The African Group encouraged all Members to engage constructively to resolve the Appellate Body impasse.
“Any agreed procedures and timelines should not compromise the effective functioning of the dispute settlement system.”
The African Group urged Members to engage in a solution-based approach. It also called on Members to fill the vacancies on the Appellate Body immediately.
In its proposal, the African Group addresses the following issues: transitional rules for outgoing AB members; composition of AB members; term of office for AB members; duration of examination of cases before the Appellate Body; and the application of obiter dicta during disputes.
On transitional rules for outgoing AB members, the African Group has proposed that the Appellate Body selection process be launched automatically no later than three (3) months before expiry of the term of office.
Rule 15 (of the Working Procedures for Appellate Review) should be maintained to allow outgoing Appellate Body Members to discharge their duties until the position has been filled but not longer than a period of two (2) years following the expiry of the term of office.
[Rule 15 states: “A person who ceases to be a Member of the Appellate Body may, with the authorization of the Appellate Body and upon notification to the DSB, complete the disposition of any appeal to which that person was assigned while a Member, and that person shall, for that purpose only, be deemed to continue to be a Member of the Appellate Body.”]
On composition of AB members, the African Group has proposed increasing the number of the Appellate Body Members from seven (7) to nine (9) Members.
According to the African Group, in the composition of the Appellate Body, factors such as regional balance, gender representivity and multilingualism may be considered.
This provision will amend paragraph 1 of Article 17 of the DSU, said the African Group.
On the term of office for Appellate Body members, the African Group has proposed that the maximum term of office of Members of the WTO Appellate Body shall be seven (7) years, which is non-renewable.
This provision will amend paragraph 2 of Article 17 of the DSU, it said.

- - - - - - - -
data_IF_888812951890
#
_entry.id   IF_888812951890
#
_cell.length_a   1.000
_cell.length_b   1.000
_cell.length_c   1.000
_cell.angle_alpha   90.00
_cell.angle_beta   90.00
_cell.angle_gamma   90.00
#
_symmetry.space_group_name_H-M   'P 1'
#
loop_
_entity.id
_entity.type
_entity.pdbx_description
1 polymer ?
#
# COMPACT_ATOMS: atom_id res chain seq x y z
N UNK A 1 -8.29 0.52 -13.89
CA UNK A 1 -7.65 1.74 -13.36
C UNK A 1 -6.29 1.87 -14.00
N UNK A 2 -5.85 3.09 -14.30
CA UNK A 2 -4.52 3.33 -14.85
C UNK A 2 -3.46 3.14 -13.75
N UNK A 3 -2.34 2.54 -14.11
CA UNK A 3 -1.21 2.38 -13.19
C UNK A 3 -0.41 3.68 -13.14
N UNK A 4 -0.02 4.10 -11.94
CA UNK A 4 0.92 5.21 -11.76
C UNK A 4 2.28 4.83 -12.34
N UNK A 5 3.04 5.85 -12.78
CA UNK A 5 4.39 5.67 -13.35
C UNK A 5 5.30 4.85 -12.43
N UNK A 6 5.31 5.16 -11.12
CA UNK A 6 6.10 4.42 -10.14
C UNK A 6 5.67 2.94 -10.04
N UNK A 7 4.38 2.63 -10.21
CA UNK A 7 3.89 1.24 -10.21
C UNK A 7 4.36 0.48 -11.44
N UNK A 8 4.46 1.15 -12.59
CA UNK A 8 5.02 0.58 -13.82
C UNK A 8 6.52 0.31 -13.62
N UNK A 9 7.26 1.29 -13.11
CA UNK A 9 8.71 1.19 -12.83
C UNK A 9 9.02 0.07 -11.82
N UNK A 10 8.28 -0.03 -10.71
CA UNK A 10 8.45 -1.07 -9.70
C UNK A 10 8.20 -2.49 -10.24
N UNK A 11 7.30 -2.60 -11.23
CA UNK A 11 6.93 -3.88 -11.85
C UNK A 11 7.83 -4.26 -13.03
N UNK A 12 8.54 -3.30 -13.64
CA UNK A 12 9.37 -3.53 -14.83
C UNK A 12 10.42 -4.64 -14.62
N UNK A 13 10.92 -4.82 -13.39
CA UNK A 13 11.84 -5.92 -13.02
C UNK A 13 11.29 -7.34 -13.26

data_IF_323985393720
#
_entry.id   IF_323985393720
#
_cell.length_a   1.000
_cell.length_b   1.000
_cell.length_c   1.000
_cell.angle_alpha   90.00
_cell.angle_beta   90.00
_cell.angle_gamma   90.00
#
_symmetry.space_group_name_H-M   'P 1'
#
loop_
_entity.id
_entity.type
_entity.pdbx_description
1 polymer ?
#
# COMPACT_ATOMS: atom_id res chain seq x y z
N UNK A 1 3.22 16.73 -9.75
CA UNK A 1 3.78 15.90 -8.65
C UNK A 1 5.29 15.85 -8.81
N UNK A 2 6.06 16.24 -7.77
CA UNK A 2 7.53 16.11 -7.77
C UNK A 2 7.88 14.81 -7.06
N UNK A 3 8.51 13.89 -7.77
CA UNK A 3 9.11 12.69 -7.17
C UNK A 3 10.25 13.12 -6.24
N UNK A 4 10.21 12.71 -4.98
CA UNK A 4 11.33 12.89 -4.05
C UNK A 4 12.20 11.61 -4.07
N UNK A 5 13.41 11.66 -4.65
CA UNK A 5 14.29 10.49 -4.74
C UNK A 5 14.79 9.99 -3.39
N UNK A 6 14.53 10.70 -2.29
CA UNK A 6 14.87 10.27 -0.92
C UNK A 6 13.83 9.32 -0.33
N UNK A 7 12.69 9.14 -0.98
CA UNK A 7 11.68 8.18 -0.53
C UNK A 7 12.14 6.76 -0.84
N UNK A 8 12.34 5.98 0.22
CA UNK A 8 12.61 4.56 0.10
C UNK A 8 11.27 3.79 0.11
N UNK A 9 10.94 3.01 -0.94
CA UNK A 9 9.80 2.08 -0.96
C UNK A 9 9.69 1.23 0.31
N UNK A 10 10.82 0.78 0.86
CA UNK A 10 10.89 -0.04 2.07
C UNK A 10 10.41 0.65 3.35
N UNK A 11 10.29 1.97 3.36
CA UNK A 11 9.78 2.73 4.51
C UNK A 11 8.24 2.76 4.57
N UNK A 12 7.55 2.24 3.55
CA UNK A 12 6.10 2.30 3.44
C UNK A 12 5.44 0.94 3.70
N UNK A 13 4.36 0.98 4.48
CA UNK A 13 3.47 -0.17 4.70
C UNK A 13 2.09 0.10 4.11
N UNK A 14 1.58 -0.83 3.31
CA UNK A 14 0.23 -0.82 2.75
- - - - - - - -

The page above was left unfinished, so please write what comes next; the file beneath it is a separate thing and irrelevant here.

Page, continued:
On the duration of cases before the Appellate Body, the African Group said that the duration of ninety (90) days for the examination of cases submitted to the Appellate Body and the presentation of reports should be maintained.
However, in exceptional circumstances, the Appellate Body may exceed the ninety (90) day time limit but not more than one hundred and twenty (120) days for the examination of cases referred to the Appellate Body, and for the submission of expected reports.
Days not worked (weekends and public holidays) should not be counted. This provision will amend paragraph 5 of Article 17 of the DSU.
The Group also said the volume of documentation of parties’ submissions should not exceed thirty (30) pages.
On the issue of obiter dicta, the African Group said that findings unnecessary and unrelated to resolving of a dispute may affect the rights and obligations of Members.
The Appellate Body should limit itself to the issues raised by the parties to the dispute. Under no circumstance should it pronounce on issues not raised by any parties to the dispute, said the African Group.
[It remains to be seen whether the US will react to this proposal, and engage with the WTO membership in resolving the impasse, or continue on its present course to make the Dispute Settlement system dysfunctional, and enable power equations to prevail in international trade.
[The reality is that the US wants to bring about drastic changes to the multilateral trading system to ensure that its own markets can be kept closed while that of other Members, in particular those of developing countries, are opened up to US exports of goods and services.
[In his testimony to the US Senate Finance Committee (on 12 March), the USTR Ambassador Robert Lighthizer has spelt out these intentions clearly. The US, he said, will continue to block appointments to the World Trade Organization’s Appellate Body “in order to force members to deal with much-needed WTO reforms … It’s the only way to get countries’ attention.” See SUNS #8873 dated 25 March 2019. SUNS]